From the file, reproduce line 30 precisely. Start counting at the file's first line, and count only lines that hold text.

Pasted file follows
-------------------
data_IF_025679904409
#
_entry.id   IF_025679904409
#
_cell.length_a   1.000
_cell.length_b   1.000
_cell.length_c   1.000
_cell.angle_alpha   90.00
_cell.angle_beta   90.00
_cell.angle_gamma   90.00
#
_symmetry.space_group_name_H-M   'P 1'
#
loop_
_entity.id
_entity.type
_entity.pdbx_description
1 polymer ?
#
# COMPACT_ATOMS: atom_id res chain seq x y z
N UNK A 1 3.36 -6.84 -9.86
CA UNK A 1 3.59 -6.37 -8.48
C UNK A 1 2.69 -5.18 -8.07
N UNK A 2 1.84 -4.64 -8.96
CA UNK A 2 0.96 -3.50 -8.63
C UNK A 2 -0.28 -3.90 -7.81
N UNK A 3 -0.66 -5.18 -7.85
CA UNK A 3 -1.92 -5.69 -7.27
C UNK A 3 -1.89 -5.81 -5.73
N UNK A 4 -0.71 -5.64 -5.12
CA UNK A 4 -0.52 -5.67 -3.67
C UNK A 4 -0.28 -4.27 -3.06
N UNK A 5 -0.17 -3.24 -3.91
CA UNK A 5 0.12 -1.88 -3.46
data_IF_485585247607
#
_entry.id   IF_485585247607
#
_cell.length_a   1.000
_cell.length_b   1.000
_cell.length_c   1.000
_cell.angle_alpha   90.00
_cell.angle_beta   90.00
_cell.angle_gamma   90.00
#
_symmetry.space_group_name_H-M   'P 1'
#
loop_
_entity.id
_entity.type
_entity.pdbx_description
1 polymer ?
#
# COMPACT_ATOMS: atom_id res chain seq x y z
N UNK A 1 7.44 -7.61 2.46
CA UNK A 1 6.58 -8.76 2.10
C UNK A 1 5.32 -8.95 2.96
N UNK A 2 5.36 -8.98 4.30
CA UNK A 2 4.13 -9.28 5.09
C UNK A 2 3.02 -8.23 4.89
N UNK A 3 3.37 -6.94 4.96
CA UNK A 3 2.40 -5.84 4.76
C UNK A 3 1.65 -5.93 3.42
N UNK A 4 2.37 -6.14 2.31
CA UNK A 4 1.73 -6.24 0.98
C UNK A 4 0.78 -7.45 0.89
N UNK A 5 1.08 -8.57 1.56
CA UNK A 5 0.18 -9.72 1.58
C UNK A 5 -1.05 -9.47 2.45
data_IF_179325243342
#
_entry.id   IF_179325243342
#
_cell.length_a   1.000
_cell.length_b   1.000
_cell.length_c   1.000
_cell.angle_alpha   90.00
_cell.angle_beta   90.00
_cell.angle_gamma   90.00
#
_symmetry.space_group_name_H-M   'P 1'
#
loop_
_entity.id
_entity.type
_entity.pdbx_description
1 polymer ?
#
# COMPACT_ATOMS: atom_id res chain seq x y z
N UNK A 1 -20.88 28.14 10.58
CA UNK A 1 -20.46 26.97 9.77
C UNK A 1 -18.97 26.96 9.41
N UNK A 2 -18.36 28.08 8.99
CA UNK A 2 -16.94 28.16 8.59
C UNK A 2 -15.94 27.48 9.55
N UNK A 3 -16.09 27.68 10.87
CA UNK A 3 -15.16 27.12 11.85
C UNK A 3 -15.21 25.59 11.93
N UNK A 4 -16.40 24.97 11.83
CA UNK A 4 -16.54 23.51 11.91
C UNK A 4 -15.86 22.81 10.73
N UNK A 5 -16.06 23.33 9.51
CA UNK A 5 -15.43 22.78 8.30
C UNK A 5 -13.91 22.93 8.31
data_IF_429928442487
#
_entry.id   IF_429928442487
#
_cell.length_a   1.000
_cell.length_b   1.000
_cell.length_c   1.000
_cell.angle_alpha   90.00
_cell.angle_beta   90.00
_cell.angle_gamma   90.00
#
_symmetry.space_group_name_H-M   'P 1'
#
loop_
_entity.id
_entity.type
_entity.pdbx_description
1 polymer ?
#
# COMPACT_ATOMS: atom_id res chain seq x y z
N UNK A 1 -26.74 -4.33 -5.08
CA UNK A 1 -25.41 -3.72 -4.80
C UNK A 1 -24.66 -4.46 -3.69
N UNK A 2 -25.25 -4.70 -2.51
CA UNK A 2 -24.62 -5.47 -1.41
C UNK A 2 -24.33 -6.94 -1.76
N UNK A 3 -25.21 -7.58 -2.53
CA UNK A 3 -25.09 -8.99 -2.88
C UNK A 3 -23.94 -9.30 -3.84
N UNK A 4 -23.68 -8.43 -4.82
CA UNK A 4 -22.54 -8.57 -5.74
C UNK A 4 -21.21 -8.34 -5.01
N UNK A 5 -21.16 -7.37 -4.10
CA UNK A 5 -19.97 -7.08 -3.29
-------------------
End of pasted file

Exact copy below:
N UNK A 4 -0.71 -5.64 -5.12